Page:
by Alan Boyle on August 26, 2016 at 4:08 pm
A visualization shows the likely routes that would be taken by mammals (pink), birds (blue) and amphibians (yellow) as they move northward in response to climate change. (Credit: Mapbox / OpenStreetMap / Migrations in Motion / Nature Conservancy)
A University of Washington professor’s research into climate-caused migrations has been transformed into a hypnotic map of the Americas that gets the message across.
The animated map, titled “Migrations in Motion,” shows the trajectories that species are expected to take in response to the warming trend that’s likely to unfold over the course of the coming decades.
“One of the nice things about the map is that it gives you a look at the main effects of climate change for animals: that species are going to move around,” UW ecologist Joshua Lawler told GeekWire.
Three years ago, Lawler and his colleagues published a study in Ecology Letters that laid out the likely impact of rising temperatures on migration patterns for nearly 3,000 species.
The flowing lines represent the movement of multiple species, rather than an individual species or animal. Pink lines represent mammals, blue is for birds, and yellow is for amphibians. The Appalachian migration highway stands out clearly, while the flow in the western United States is more widely distributed.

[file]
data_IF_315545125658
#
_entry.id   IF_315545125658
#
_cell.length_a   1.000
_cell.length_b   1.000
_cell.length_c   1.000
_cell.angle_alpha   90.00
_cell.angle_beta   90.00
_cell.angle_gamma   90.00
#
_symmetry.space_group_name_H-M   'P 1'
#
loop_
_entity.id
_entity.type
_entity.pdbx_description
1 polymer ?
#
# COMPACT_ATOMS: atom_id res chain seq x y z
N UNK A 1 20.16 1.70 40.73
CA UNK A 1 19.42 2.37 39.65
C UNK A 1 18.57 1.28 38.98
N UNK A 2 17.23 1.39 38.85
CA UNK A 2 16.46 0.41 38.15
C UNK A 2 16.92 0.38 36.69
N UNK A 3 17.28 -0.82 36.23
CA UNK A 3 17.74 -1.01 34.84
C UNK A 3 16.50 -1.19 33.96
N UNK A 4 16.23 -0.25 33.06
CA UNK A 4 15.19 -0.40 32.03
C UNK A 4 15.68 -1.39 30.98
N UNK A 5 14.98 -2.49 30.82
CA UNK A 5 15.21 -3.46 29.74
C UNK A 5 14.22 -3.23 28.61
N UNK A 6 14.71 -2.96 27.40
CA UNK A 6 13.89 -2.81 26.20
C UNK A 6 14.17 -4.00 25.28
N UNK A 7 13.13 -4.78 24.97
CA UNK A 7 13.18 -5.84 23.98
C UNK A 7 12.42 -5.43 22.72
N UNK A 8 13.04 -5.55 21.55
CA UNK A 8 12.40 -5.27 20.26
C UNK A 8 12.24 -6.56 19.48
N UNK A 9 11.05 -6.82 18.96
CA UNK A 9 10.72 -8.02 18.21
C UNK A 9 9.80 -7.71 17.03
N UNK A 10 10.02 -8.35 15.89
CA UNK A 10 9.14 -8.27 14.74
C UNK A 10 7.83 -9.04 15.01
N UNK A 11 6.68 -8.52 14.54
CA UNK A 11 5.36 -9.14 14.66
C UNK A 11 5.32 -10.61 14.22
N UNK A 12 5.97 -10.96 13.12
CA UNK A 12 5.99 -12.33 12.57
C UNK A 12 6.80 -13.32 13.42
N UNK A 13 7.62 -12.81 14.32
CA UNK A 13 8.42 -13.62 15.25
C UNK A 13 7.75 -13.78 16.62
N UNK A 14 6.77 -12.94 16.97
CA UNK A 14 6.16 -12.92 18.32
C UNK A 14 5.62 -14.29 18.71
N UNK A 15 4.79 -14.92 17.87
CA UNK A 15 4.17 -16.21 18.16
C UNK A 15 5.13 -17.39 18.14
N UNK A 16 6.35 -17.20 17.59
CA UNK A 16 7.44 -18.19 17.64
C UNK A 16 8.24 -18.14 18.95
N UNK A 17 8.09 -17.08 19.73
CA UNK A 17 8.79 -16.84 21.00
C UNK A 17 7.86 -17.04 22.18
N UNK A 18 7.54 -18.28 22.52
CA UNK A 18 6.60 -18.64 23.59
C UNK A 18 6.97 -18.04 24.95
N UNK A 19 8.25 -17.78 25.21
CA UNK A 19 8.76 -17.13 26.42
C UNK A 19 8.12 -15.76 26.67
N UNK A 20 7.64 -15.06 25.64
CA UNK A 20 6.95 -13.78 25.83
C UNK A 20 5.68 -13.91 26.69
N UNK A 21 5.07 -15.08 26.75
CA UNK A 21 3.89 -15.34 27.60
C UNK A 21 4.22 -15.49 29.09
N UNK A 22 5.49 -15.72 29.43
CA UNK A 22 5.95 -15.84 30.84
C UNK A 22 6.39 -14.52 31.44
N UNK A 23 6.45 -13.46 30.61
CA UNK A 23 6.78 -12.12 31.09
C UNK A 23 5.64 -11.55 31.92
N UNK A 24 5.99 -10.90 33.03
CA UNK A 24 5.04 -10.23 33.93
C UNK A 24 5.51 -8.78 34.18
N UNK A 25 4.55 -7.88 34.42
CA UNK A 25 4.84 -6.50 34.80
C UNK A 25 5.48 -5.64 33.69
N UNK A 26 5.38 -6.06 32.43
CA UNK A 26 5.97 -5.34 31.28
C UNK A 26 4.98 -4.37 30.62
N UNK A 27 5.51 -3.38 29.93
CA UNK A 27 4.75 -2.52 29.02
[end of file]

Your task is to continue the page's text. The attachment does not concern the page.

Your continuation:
“In the West, there’s a lot more public land, so in general there are more opportunities for species to move through the west than through the east,” Lawler explained. It’s also easier for species to move to higher elevations in order to cope with a warming trend.
In the future, Lawler and his colleagues plan to produce a higher-resolution map of expected migration patterns, particularly for the western United States, and translate that into a plan to clear wider paths for species migration.
Currently, only about 41 percent of U.S. natural land area is connected enough to facilitate species shifts in a warming world, the researchers said in a paper published this year in the Proceedings of the National Academy of Sciences.
To remedy that situation, they suggest tearing down fences, adjusting the routes of pipelines and power lines, and building overpasses and underpasses to help wildlife move across major roadways.
Lawler hopes maps like “Migrations in Motion” will help policymakers as well as the general public see the future unfold before their very eyes. “It was shocking to see these features emerge so clearly,” he said in a news release.
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GeekWire aerospace and science editor Alan Boyle is an award-winning science writer and veteran space reporter. Formerly of NBCNews.com, he is the author of “The Case for Pluto: How a Little Planet Made a Big Difference.” Follow him via CosmicLog.com, on Twitter @b0yle, and on Facebook and Google+.